Usability test: Does iPhone match the hype?

Users try out the iPhone, HTC Touch and the Nokia N95

Look and feel

Apple iPhone 5

5 out of 5

HTC Touch 3

3 out of 5

Nokia N95 4.5

5 out of 5

Look and feel refers to subjective issues such as how the device looks, how pleasing various graphical design elements are and its color and style. Once again, the iPhone received perfect marks.

"It's clean and plain, but it has that large screen, which increases the appeal," Ballew said. "It has a minimalist design, which, interestingly, made people feel it was a more high-end phone."

The Nokia N95 didn't trail far behind the iPhone in terms of look and feel.

"The outside look of the Nokia is very nice," Ballew said. "And incorporating a full-fledged camera makes it seem high end. On the inside, it has nice animated icons. So the look and feel on both the outside and inside is pretty nice."

The HTC Touch suffered a bit because its screens were sometimes confusing.

"The home page is different than the start menu, which is confusing," Thornton said. This problem is shared by virtually all Windows Mobile devices, he added.

Functionality

Apple iPhone 3.5

5 out of 5

HTC Touch 3.5

5 out of 5

Nokia N95 4.5

5 out of 5

Functionality refers to what some consider the meat and potatoes of the device -- its applications and how complex and customizable they are. It also refers to the quality of subsystems within the device, such as the camera. In this area, the Nokia was the clear leader.

"It has a really nice feature set," Ballew said. On the other hand, he stressed, its strong feature set contributed to its relatively poor usability scores in previous categories.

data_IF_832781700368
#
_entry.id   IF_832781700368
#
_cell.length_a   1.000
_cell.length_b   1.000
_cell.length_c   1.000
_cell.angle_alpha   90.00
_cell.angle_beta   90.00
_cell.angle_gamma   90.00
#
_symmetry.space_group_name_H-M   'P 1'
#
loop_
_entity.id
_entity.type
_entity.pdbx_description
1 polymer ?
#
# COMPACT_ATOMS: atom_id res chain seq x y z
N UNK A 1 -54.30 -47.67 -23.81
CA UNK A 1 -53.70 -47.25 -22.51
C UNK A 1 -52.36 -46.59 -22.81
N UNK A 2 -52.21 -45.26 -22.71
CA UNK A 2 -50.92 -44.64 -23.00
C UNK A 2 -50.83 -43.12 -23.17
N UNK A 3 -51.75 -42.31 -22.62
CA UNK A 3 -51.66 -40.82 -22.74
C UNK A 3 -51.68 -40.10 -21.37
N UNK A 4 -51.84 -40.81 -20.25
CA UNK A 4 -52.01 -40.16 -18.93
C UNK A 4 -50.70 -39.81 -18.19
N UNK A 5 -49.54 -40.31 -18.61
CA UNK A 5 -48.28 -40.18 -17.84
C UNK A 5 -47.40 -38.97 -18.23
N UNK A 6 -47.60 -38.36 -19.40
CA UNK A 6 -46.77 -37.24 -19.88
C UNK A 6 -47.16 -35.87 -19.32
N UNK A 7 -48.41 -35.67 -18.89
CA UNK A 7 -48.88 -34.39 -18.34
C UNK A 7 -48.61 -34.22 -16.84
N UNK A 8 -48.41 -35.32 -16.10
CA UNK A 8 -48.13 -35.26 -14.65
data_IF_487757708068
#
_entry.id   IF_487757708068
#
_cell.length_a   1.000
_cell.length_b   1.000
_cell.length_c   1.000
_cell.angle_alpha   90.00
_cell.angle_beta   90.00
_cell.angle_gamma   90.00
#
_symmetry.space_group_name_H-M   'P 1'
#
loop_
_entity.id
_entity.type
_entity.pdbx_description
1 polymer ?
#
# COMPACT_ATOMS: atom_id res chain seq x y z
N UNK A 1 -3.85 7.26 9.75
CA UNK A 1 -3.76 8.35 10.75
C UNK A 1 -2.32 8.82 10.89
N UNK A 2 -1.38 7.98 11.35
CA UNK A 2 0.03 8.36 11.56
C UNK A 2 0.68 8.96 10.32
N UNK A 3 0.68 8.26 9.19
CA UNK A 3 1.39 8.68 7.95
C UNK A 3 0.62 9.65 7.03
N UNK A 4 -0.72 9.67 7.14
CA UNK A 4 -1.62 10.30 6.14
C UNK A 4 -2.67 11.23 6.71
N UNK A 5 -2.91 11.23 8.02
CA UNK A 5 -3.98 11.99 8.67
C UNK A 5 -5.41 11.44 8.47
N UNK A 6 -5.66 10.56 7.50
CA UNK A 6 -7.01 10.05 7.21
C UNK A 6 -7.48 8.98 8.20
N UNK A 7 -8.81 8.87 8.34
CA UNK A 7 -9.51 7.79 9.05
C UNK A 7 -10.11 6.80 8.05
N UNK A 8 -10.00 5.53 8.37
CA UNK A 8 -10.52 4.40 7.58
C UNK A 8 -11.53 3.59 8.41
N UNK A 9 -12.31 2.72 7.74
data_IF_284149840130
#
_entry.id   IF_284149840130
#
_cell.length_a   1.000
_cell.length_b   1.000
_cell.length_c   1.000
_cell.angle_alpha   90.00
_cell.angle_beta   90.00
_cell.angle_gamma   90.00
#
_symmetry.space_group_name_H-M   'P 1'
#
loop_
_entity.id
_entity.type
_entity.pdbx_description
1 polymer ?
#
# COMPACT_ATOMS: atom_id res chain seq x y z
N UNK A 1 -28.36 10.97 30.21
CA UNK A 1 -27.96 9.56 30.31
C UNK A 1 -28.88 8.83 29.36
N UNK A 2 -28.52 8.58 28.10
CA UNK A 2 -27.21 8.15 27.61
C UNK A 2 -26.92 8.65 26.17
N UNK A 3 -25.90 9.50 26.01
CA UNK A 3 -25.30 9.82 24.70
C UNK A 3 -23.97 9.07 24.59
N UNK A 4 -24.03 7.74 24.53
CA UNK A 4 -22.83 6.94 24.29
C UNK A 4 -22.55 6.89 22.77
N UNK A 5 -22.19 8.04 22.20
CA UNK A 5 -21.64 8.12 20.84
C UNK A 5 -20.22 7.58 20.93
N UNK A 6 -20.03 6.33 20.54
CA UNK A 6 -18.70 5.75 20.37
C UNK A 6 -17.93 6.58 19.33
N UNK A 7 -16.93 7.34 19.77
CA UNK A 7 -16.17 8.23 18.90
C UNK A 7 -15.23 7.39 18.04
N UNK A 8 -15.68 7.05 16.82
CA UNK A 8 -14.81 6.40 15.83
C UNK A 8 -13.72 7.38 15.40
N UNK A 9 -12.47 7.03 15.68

"It's right on the verge of feature bloat," he said. "I mean, I'm not sure when I'd ever use the bar-code scanner. And some of the features are hard to set up." In particular, Ballew said it took four hours to set up Wi-Fi on the N95, which was a fast, simple task on both the HTC Touch and the iPhone.

The HTC Touch did well in this category, as do most Windows Mobile devices.

"You can easily add new applications, new widgets," Ballew said. "The screen quality probably decreased the ability to use some of the functionality, though."

By contrast, this is one area in which the iPhone did not excel.

"It has really basic functionality," Ballew said. "For example, the camera functionality is pretty basic. We're starting to see more third-party apps, but they're Web-based, and some aren't very good."

However, Thornton noted that some of the functionality the iPhone did have was extremely well implemented. That was particularly true with the ability to use the Safari browser to see a whole Web page on-screen, then to zoom in on what you specifically wanted to see.

"People were faster and more successful in getting to a Web page with iPhone," Thornton said.

The bottom line in this category is that there often are trade-offs between the feature-richness and usability, Thornton said.

David Haskin is a contributing editor specializing in mobile and wireless issues.

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David Haskin

Computerworld
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